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Inditex, the owner of brands such as Zara and Zara Home has announced it will absorb the recently announced VAT increase in its home market of Spain. As part of a raft of austerity measures, the Spanish government decided to increase VAT on most products, a measure that came into force on 1 September. Goods sold by Inditex, mainly clothing, footwear, accessories, home textiles and homewares, will move from 18% to 21% VAT rate.
In 2011, Spain accounted for 25% of total Inditex sales, a percentage that has fallen over the last decade as the company keeps on expanding worldwide. According to Inditex, with this decision it “maintains its stable pricing policy”. This could be seen as a sensible measure in a country with a 25% unemployment rate where the home furnishings is expected to see a CAGR fall of -7% over the next five years.
This makes commercial sense in the context of a struggling domestic economy, though there is a PR consideration at play here also. In 2011, there was public outrage when it was published that the company’s internet operations are based in Ireland and not Spain, therefore not paying any tax in the country. This tarnished Inditex image which had always been seen as an example of a local company that managed to become global while keeping its manufacturing operations in Spain.
At the same time, this shows the company’s relative contrasting positions in apparel and home furnishings.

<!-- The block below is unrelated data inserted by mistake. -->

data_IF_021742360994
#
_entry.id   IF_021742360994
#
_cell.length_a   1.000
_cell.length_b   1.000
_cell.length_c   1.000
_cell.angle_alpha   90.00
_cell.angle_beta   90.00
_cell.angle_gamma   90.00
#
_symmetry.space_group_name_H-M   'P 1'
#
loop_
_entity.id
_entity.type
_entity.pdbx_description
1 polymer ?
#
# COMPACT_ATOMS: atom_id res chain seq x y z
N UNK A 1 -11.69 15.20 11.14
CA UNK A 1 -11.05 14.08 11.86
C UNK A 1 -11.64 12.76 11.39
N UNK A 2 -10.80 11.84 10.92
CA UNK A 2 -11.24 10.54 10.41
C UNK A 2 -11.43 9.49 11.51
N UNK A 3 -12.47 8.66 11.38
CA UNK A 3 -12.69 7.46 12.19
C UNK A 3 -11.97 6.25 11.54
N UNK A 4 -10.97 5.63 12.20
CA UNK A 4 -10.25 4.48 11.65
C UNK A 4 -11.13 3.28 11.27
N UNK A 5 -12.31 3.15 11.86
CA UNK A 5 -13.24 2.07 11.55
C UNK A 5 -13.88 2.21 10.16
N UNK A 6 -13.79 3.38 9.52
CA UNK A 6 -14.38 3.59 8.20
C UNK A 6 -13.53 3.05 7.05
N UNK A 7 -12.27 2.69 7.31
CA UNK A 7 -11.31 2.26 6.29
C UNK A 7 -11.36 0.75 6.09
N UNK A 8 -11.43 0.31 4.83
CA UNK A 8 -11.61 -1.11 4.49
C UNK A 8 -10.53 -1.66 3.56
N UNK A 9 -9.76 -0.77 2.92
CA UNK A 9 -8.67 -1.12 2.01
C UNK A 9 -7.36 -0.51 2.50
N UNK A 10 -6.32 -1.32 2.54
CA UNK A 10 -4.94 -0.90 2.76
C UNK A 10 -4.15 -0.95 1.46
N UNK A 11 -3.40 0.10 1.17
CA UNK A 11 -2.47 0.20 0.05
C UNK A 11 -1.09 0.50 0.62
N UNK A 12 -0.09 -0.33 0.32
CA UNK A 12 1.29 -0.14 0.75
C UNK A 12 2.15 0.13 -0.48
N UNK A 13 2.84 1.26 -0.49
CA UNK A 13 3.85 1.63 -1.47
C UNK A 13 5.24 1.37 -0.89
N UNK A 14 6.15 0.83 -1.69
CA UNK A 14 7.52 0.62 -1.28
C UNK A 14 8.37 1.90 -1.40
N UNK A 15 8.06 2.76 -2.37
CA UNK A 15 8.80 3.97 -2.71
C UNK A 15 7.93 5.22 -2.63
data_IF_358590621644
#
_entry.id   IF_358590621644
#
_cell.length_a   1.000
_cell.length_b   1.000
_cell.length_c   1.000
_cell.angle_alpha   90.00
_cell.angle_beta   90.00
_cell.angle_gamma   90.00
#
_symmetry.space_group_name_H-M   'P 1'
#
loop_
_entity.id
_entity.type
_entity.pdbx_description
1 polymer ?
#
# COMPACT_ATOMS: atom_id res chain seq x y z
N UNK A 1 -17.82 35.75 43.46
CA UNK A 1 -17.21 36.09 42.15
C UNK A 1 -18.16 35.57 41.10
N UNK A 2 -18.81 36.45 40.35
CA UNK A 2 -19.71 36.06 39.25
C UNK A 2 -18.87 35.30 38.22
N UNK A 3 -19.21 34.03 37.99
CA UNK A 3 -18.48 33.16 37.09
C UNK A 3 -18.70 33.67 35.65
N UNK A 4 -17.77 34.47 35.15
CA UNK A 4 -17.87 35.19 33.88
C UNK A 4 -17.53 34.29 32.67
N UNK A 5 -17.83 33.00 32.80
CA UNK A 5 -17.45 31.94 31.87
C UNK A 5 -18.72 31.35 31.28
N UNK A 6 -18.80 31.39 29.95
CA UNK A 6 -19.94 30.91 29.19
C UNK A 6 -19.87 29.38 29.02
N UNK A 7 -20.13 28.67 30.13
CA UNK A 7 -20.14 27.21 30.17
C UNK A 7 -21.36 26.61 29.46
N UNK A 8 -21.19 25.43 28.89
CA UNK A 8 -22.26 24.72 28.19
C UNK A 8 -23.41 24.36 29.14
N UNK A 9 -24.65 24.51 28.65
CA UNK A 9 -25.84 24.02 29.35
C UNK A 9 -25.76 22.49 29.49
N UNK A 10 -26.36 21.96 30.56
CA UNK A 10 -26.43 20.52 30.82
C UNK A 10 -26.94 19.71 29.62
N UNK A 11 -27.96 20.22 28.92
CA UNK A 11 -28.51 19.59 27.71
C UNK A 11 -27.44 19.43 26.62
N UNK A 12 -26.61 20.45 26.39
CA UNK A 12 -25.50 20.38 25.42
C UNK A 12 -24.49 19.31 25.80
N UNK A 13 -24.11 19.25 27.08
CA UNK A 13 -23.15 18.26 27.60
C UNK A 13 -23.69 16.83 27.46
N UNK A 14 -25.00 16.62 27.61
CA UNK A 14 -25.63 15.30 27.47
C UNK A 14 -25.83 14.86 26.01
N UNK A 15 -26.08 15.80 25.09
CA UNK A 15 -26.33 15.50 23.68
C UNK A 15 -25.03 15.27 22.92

Absorbing the VAT increase is unlikely to increase demand for its clothing range, though its dominant position in the Spanish apparel market is made clear by the fact that the Inditex move saw several other big retailing companies in Spain follow suit, from apparel competitors Mango and H&M to leading supermarket chain Mercadona.
While imitation may be the sincerest form of flattery, the decision by other retailers to absorb theincrease has softened any small element of pricing advantage to be gained from the move, or any real PR positives.
If we look for analogous situations to assess the impact of a similar VAT increase, the move by the UK Government in 2011 to increase VAT from 17.5% to 20%, brought a fall in consumer spending of almost 1% that year with the greatest impact felt by big-ticket items sales which fell more than seven times faster than overall spending that year.
On that basis, absorbing the VAT increase may have a marginally stronger impact in the home furnishings where average price points are higher than apparel. That said, IKEA felt no pressure to follow Inditex’s lead, revealing strengths of both players in the industry.